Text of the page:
Dates are very important to accountants and should not just be hard-coded into a spreadsheet. We often need them to vary. We tend to work with month end dates, and this is where this function becomes invaluable. We usually run across one of the top rows in an Excel worksheet as part of a time series analysis:

In this example, a monthly model has been constructed starting in July 2020. The dates in cells J5** **onwards are formatted to show only the month and year. However, if I were to format the cell as **General** instead (Ctrl+1), note that the **Sample** (circled in red) would be displayed as follows:

In other words, 31 July 2020 is no more than a number: 44,043. Microsoft Excel for Windows supports what is called the 1900 date system. This means that 1 January 1900 is considered to be day 1 by Excel, 2 January 1900 is day 2, and so on.

Clearly, dates are not as easy to manipulate as you might think. Extracting the day, month, or even the year from any given date is not straightforward because the date is really a number known as a serial number.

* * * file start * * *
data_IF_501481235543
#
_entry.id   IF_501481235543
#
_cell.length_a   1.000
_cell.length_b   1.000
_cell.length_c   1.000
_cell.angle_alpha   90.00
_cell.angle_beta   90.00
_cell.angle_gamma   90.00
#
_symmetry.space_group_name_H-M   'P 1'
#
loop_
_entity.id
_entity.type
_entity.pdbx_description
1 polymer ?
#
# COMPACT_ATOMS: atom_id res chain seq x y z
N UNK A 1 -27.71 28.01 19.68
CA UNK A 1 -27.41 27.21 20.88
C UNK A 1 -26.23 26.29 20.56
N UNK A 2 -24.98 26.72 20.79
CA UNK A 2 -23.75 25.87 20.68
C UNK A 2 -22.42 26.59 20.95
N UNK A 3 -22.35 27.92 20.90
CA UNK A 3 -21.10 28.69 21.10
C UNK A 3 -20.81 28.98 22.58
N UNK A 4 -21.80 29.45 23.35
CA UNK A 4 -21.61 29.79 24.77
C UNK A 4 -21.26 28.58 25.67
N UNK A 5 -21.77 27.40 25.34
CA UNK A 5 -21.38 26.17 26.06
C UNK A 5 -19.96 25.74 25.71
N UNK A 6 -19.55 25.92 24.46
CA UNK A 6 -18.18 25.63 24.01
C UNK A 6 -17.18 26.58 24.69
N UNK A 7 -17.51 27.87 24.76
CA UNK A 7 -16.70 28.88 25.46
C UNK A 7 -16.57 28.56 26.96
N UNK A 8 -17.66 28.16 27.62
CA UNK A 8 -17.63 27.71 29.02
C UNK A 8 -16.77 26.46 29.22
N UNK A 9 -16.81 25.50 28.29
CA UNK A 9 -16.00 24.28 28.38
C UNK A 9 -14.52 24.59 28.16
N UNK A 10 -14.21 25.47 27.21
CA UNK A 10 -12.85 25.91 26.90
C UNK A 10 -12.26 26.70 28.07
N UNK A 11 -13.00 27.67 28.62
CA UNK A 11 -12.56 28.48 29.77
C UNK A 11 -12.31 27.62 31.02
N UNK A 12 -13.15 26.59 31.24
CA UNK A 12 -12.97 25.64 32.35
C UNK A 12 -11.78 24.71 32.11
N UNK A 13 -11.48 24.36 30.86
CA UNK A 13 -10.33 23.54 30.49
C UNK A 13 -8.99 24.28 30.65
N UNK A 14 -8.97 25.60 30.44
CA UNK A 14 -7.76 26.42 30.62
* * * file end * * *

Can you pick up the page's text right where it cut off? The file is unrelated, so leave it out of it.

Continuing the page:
Extracting a day, month, or year requires using the following three functions:

**DAY(serial_number)**gives the day in the date (for example,**DAY(31-Jul-20)**= 31).

**MONTH(serial_number)**gives the month in the date (for example,**MONTH(31-Jul-20)**= 7).

**YEAR(serial_number)**gives the year in the date (for example,**YEAR(31-Jul-20)**= 2020).

It is just as awkward the other way around. If the day, month, and year are already known, the date can be calculated using the following function: